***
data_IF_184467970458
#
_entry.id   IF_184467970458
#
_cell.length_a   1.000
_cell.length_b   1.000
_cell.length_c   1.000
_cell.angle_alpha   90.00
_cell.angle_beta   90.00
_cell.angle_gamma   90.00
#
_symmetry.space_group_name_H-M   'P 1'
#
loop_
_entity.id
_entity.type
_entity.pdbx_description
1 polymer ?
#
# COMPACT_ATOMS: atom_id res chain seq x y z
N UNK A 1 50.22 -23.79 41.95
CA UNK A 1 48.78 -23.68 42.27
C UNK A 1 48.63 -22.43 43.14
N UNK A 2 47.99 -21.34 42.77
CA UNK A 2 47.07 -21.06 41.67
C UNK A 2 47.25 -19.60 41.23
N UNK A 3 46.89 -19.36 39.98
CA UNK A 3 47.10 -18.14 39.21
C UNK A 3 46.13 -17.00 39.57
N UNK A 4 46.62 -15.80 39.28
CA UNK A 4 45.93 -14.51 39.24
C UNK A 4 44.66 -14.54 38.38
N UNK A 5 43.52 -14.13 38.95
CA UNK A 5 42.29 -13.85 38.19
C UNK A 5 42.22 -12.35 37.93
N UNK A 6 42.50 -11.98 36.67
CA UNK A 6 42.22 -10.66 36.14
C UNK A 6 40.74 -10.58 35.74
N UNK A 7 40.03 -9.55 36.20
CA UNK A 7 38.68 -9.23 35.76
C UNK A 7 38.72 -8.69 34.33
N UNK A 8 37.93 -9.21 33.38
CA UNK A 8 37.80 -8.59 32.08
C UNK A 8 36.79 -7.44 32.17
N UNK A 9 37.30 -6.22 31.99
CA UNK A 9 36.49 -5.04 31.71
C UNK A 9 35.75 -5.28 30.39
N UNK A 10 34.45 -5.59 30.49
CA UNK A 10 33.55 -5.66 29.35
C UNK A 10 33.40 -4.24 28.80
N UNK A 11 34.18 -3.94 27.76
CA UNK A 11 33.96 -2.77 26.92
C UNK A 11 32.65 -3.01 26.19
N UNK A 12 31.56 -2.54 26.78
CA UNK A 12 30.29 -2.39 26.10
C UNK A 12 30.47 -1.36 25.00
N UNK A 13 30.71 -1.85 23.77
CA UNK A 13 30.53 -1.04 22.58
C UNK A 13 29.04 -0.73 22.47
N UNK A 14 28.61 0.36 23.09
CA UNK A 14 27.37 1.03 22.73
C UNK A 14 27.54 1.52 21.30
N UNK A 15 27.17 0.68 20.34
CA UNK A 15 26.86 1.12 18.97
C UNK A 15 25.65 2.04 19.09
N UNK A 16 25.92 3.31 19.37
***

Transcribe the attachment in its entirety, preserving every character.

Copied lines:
data_IF_184467970458
#
_entry.id   IF_184467970458
#
_cell.length_a   1.000
_cell.length_b   1.000
_cell.length_c   1.000
_cell.angle_alpha   90.00
_cell.angle_beta   90.00
_cell.angle_gamma   90.00
#
_symmetry.space_group_name_H-M   'P 1'
#
loop_
_entity.id
_entity.type
_entity.pdbx_description
1 polymer ?
#
# COMPACT_ATOMS: atom_id res chain seq x y z
N UNK A 1 50.22 -23.79 41.95
CA UNK A 1 48.78 -23.68 42.27
C UNK A 1 48.63 -22.43 43.14
N UNK A 2 47.99 -21.34 42.77
CA UNK A 2 47.07 -21.06 41.67
C UNK A 2 47.25 -19.60 41.23
N UNK A 3 46.89 -19.36 39.98
CA UNK A 3 47.10 -18.14 39.21
C UNK A 3 46.13 -17.00 39.57
N UNK A 4 46.62 -15.80 39.28
CA UNK A 4 45.93 -14.51 39.24
C UNK A 4 44.66 -14.54 38.38
N UNK A 5 43.52 -14.13 38.95
CA UNK A 5 42.29 -13.85 38.19
C UNK A 5 42.22 -12.35 37.93
N UNK A 6 42.50 -11.98 36.67
CA UNK A 6 42.22 -10.66 36.14
C UNK A 6 40.74 -10.58 35.74
N UNK A 7 40.03 -9.55 36.20
CA UNK A 7 38.68 -9.23 35.76
C UNK A 7 38.72 -8.69 34.33
N UNK A 8 37.93 -9.21 33.38
CA UNK A 8 37.80 -8.59 32.08
C UNK A 8 36.79 -7.44 32.17
N UNK A 9 37.30 -6.22 31.99
CA UNK A 9 36.49 -5.04 31.71
C UNK A 9 35.75 -5.28 30.39
N UNK A 10 34.45 -5.59 30.49
CA UNK A 10 33.55 -5.66 29.35
C UNK A 10 33.40 -4.24 28.80
N UNK A 11 34.18 -3.94 27.76
CA UNK A 11 33.96 -2.77 26.92
C UNK A 11 32.65 -3.01 26.19
N UNK A 12 31.56 -2.54 26.78
CA UNK A 12 30.29 -2.39 26.10
C UNK A 12 30.47 -1.36 25.00
N UNK A 13 30.71 -1.85 23.77
CA UNK A 13 30.53 -1.04 22.58
C UNK A 13 29.04 -0.73 22.47
N UNK A 14 28.61 0.36 23.09
CA UNK A 14 27.37 1.03 22.73
C UNK A 14 27.54 1.52 21.30
N UNK A 15 27.17 0.68 20.34
CA UNK A 15 26.86 1.12 18.97
C UNK A 15 25.65 2.04 19.09
N UNK A 16 25.92 3.31 19.37